3. Problems
      4. Performance Task
    11. Test Prep
      1. Multiple Choice
      2. Short Answer
      3. Extended Response
  20. 19 Electrical Circuits
    1. Introduction
    2. 19.1 Ohm's law
    3. 19.2 Series Circuits
    4. 19.3 Parallel Circuits
    5. 19.4 Electric Power
    6. Key Terms
    7. Section Summary
    8. Key Equations
    9. Chapter Review
      1. Concept Items
      2. Critical Thinking Items
      3. Problems
      4. Performance Task
    10. Test Prep
      1. Multiple Choice
      2. Short Answer
      3. Extended Response
  21. 20 Magnetism
    1. Introduction
    2. 20.1 Magnetic Fields, Field Lines, and Force
    3. 20.2 Motors, Generators, and Transformers
    4. 20.3 Electromagnetic Induction
    5. Key Terms
    6. Section Summary
    7. Key Equations
    8. Chapter Review
      1. Concept Items
      2. Critical Thinking Items
      3. Problems
      4. Performance Task
    9. Test Prep
      1. Multiple Choice
      2. Short Answer
      3. Extended Response
  22. 21 The Quantum Nature of Light
    1. Introduction
    2. 21.1 Planck and Quantum Nature of Light
    3. 21.2 Einstein and the Photoelectric Effect
    4. 21.3 The Dual Nature of Light
    5. Key Terms
    6. Section Summary
    7. Key Equations
    8. Chapter Review
      1. Concept Items
      2. Critical Thinking Items
      3. Problems
      4. Performance Task
    9. Test Prep
      1. Multiple Choice
      2. Short Answer
      3. Extended Response
  23. 22 The Atom
    1. Introduction
    2. 22.1 The Structure of the Atom
    3. 22.2 Nuclear Forces and Radioactivity
    4. 22.3 Half Life and Radiometric Dating
    5. 22.4 Nuclear Fission and Fusion
    6. 22.5 Medical Applications of Radioactivity: Diagnostic Imaging and Radiation
    7. Key Terms
    8. Section Summary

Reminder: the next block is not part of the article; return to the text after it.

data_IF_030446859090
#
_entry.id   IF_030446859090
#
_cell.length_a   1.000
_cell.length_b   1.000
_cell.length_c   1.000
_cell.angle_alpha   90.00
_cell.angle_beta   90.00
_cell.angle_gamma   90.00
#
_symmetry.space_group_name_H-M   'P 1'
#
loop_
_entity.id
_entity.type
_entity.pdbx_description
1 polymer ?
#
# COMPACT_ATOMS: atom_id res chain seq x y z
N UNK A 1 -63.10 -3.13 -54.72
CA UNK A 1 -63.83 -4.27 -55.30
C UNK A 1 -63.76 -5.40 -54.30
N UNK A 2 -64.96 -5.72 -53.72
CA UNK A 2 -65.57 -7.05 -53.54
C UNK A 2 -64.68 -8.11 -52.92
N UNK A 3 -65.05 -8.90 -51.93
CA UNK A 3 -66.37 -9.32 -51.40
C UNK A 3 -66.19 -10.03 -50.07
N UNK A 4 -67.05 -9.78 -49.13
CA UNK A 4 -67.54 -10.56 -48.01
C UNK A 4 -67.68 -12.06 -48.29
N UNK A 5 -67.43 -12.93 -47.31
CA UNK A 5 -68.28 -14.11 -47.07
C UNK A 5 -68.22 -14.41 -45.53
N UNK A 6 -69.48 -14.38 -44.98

9. Key Equations
    10. Chapter Review
      1. Concept Items
      2. Critical Thinking Items
      3. Performance Task
    11. Test Prep
      1. Multiple Choice
      2. Short Answer
      3. Extended Response
  24. 23 Particle Physics
    1. Introduction
    2. 23.1 The Four Fundamental Forces
    3. 23.2 Quarks
    4. 23.3 The Unification of Forces
    5. Key Terms
    6. Section Summary
    7. Chapter Review
      1. Concept Items
      2. Critical Thinking Items
      3. Performance Task
    8. Test Prep
      1. Multiple Choice
      2. Short Answer
      3. Extended Response
  25. A | Reference Tables
  26. Index

Section Learning Objectives

By the end of this section, you will be able to do the following:

  • Explain that temperature is a measure of internal kinetic energy
  • Interconvert temperatures between Celsius, Kelvin, and Fahrenheit scales

Teacher Support

Teacher Support

The Learning Objectives in this section will help your students master the following standards:

  • (6) Science concepts. The student knows that changes occur within a physical system and applies the laws of conservation of energy and momentum. The student is expected to:
    • (E) describe how the macroscopic properties of a thermodynamic system such as temperature, specific heat, and pressure are related to the molecular level of matter, including kinetic or potential energy of atoms.

In addition, the High School Physics Laboratory Manual addresses content in this section in the lab titled: Thermodynamics, as well as the following standards:

  • (6) Science concepts. The student knows that changes occur within a physical system and applies the laws of conservation of energy and momentum. The student is expected to:
    • (E) describe how the macroscopic properties of a thermodynamic system such as temperature, specific heat, and pressure are related to the molecular level of matter, including kinetic or potential energy of atoms;
    • (G) analyze and explain everyday examples that illustrate the laws of thermodynamics, including the law of conservation of energy and the law of entropy.

Section Key Terms

absolute zero Celsius scale degree Celsius ( °C ) ( °C ) thermal energy
degree Fahrenheit ( °F ) ( °F ) Fahrenheit scale heat
kelvin (K) Kelvin scale temperature

Teacher Support

Teacher Support

[BL] [OL][AL] Check prior knowledge of terms such as heat, temperature, and temperature scales.